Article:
Digital Smarts Blog

You are here

12
Sep

Schools in Australia Test Using Emojis as Part of Classroom Communication

High-school students in Australia are sharing how they are feeling with their teachers using a library of emojis. Students have been using an emoji-based software tool as part of a pilot program aimed at curbing anxiety among students. Since implementing the program, teachers and staff feel the software has helped with gauging how students are coping at school and at home.

11
Sep

Google Feature Now Checks for Plagiarism

Google for Education has introduced a feature called Originality Reports that allows teachers and students to scan their work for plagiarism. As the feature scans work for commonalities among billions of webpages and millions of books, it highlights text that may need additional sourcing. Check it out here.

10
Sep

Harry Potter Wands Teach Math and Coding

Seventh-grade students at one Pennsylvania middle-school are using Harry Potter wands to learn coding and complete puzzles on a tablet. Students use their math skills to program the wands to perform "spells" such as create fireworks on the screen. Parents can buy the same wand on Amazon for about $70.

9
Sep

Kids Find New Ways to Use Tech to Cheat

USA Today is reporting that students are finding new, and increasingly advanced, ways to plagiarize assignments and to cheat on exams using technology. Among the newer trends is the use of auto-summarize features in Word, the use of Apple Watches to send answers to others, and the use of other programs that generate essays to be passed off as students' own work.

How are schools combating these issues? Some teachers are giving shorter exams, instead of one of two big tests, so students feel less pressure to cheat. Howard Gardner, a research professor of cognition and education at the Harvard Graduate School of Education, says that instead of getting into a technological arm's race with students, instructors and parents should help students understand "why one shouldn't cheat and why it’s destructive to them. It’s easy to say that and be completely ignored, but otherwise, it’s a (game of) cops and robbers."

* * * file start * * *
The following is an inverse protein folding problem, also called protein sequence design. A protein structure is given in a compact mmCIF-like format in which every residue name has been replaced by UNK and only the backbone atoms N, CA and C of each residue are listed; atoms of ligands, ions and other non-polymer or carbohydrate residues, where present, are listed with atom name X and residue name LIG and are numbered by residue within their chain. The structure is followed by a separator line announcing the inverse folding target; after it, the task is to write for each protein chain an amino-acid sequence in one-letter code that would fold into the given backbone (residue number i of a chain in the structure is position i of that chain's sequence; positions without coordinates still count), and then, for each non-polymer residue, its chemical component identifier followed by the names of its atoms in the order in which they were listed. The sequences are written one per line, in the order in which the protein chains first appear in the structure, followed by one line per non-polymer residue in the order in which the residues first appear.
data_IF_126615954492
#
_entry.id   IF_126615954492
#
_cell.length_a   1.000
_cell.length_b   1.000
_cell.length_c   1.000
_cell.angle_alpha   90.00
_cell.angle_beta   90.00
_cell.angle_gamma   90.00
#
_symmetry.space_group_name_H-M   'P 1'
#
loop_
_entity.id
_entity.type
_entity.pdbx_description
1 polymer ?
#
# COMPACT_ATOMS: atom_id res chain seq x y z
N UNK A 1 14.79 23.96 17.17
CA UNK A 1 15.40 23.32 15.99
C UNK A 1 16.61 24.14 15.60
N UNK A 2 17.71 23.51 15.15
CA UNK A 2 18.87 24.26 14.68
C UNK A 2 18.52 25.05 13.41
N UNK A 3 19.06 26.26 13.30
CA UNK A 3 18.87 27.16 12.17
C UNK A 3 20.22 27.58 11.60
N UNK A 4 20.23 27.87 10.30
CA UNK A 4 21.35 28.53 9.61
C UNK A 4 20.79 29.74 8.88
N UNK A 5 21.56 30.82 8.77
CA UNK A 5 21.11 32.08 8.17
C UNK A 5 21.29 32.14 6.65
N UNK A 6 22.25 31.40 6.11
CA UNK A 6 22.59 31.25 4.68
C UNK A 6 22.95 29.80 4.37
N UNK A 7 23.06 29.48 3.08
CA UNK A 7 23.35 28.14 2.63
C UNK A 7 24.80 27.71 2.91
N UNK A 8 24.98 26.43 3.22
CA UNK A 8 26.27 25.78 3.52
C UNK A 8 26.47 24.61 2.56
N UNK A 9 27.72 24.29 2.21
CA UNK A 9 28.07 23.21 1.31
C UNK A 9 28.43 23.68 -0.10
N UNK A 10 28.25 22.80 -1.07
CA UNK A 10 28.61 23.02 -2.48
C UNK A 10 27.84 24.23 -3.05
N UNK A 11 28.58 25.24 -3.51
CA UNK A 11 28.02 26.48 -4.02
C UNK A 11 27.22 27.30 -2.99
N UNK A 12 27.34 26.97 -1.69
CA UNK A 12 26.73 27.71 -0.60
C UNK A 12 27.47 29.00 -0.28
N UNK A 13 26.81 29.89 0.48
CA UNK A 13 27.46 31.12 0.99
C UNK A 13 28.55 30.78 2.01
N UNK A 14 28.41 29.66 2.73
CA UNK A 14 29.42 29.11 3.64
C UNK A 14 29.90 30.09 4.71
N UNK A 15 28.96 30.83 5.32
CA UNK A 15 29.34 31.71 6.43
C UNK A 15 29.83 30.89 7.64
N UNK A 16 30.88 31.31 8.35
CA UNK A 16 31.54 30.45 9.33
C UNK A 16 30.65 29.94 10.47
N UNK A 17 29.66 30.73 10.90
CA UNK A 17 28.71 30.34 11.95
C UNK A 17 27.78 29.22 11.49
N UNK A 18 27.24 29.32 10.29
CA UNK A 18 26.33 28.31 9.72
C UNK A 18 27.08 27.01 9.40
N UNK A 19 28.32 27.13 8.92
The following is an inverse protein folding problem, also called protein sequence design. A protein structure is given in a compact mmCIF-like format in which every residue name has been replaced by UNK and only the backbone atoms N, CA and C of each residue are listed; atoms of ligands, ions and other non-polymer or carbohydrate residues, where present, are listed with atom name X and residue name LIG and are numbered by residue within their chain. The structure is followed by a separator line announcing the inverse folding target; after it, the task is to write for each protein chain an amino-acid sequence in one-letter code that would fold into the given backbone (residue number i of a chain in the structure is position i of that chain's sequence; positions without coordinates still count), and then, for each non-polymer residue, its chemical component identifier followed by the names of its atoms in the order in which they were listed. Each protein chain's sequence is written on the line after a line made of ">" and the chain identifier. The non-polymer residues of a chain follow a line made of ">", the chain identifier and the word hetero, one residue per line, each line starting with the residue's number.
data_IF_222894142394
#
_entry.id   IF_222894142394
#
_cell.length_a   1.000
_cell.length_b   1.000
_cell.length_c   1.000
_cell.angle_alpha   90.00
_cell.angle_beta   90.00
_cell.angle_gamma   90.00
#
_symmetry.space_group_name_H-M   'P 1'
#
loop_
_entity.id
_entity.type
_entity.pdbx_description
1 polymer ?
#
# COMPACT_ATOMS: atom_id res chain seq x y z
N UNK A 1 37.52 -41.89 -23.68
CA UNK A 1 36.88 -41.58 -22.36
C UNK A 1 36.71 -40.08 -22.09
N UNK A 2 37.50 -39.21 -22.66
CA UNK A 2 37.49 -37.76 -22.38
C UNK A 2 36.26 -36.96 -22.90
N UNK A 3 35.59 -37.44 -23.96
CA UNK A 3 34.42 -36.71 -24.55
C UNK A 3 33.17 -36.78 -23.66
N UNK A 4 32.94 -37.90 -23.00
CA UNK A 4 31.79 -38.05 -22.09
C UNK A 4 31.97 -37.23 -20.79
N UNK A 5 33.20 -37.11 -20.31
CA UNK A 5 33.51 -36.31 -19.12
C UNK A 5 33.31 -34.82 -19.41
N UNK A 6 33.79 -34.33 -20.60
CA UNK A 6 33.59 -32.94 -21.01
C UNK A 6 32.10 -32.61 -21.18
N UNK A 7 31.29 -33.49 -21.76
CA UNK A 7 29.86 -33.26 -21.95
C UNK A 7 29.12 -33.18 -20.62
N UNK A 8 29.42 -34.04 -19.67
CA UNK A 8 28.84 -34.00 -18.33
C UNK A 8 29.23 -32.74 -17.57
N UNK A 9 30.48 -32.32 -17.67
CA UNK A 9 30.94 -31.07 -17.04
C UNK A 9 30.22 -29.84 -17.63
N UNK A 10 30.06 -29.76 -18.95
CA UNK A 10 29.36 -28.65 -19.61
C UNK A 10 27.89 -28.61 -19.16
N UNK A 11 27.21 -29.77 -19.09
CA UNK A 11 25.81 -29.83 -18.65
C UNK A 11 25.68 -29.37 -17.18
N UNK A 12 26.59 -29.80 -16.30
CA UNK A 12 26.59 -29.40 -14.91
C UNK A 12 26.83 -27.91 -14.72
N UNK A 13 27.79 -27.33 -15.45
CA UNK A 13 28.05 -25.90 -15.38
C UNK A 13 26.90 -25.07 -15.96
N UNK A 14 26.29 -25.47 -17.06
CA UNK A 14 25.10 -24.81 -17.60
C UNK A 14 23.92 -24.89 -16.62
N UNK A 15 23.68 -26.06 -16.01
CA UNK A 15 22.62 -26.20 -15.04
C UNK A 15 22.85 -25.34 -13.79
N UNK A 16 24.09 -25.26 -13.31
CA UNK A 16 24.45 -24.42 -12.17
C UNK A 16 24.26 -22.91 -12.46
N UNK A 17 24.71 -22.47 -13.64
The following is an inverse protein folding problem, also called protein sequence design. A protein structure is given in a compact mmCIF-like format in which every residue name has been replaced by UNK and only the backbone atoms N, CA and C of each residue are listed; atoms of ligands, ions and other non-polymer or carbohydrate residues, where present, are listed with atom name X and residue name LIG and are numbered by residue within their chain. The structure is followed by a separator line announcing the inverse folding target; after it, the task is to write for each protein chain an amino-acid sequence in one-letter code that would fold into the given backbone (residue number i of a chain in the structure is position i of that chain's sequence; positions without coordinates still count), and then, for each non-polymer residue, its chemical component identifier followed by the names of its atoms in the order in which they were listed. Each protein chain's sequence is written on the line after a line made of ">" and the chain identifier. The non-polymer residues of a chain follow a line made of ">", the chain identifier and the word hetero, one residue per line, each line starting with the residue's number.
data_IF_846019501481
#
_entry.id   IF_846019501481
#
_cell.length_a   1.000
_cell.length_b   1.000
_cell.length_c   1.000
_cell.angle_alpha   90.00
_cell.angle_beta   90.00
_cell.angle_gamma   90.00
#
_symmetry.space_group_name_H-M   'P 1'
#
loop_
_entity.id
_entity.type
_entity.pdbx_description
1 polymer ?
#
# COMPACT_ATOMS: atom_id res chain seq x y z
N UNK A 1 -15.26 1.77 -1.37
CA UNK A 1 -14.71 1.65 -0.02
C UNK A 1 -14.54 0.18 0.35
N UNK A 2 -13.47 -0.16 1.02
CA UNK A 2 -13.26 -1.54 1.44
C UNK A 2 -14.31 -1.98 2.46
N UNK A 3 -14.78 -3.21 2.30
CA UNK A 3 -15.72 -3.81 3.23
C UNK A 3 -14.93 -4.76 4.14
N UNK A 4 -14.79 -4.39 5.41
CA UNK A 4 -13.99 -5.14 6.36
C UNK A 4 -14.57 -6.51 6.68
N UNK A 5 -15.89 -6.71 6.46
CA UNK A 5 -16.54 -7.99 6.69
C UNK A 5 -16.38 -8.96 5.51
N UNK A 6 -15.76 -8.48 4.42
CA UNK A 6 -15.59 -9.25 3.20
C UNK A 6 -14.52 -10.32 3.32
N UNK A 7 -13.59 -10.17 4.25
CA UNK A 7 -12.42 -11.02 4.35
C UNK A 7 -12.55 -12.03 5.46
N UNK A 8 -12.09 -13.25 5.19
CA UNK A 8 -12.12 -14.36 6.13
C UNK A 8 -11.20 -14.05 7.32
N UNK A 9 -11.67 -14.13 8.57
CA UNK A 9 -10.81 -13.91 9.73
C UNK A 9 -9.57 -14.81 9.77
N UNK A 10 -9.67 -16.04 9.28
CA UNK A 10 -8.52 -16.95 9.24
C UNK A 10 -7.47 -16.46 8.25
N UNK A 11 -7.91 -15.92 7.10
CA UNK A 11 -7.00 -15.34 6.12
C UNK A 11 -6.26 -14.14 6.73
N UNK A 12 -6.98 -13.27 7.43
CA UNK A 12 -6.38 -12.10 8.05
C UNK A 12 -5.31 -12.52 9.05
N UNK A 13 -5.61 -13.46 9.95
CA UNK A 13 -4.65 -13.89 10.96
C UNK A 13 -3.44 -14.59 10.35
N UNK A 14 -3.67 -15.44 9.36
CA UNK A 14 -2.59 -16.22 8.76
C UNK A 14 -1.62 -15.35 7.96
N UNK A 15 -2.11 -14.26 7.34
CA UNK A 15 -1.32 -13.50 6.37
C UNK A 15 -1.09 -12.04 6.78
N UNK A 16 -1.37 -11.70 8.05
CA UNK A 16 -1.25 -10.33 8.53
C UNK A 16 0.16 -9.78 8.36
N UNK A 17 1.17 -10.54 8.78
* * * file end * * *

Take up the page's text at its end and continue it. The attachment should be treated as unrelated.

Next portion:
6
Sep

Google Expands College Search Function

Google has expanded its year-old college search function to include data on not just four-year colleges, but also two-year programs and institutions as well as certificate programs. The search provides data including graduation rates and tuition as well as location and potential areas of study. Google’s focus on only four-year colleges in the first iteration of its search feature had been criticized as a “blind spot.”

5
Sep

Screen-Time Rules From a Mom and Teacher

A middle school teacher and mom shares her “School Year Screen Time Rules” in a blog post on the Common Sense Media site, recognizing that tech is never going to be a one-size-fits-all thing. She writes that what works for some kids will not work for others and that finding what is best for your family can involve a bit of trial and error. Her three biggest recommendation for parents are: to know what their children are playing and when, to control the WiFi, and when in doubt, remove the temptation. Most of all she recommends balance - especially knowing when it is time to unplug, both for parents and kids.

4
Sep

The Case Against Borrowing Charging Cables and Public Outlets

Charging cables for smartphones, tablets and laptops can expose the devices to cyberattacks and shouldn't be shared, experts warn. The cables, as well as public USB charging stations in places such as airports, can be infected with malware or modified to give hackers access. “Being careful about what you plug into your devices is just good tech hygiene,” says one expert. “Think of it in the same way that you think about opening mail attachments or sharing passwords. In a computing context, sharing cables is like sharing your password, because that's the level of access you're crucially conveying with these types of technology.”

With these risks, it might be time to consider investing in a portable power bank.

3
Sep

New Digital Safety Materials Released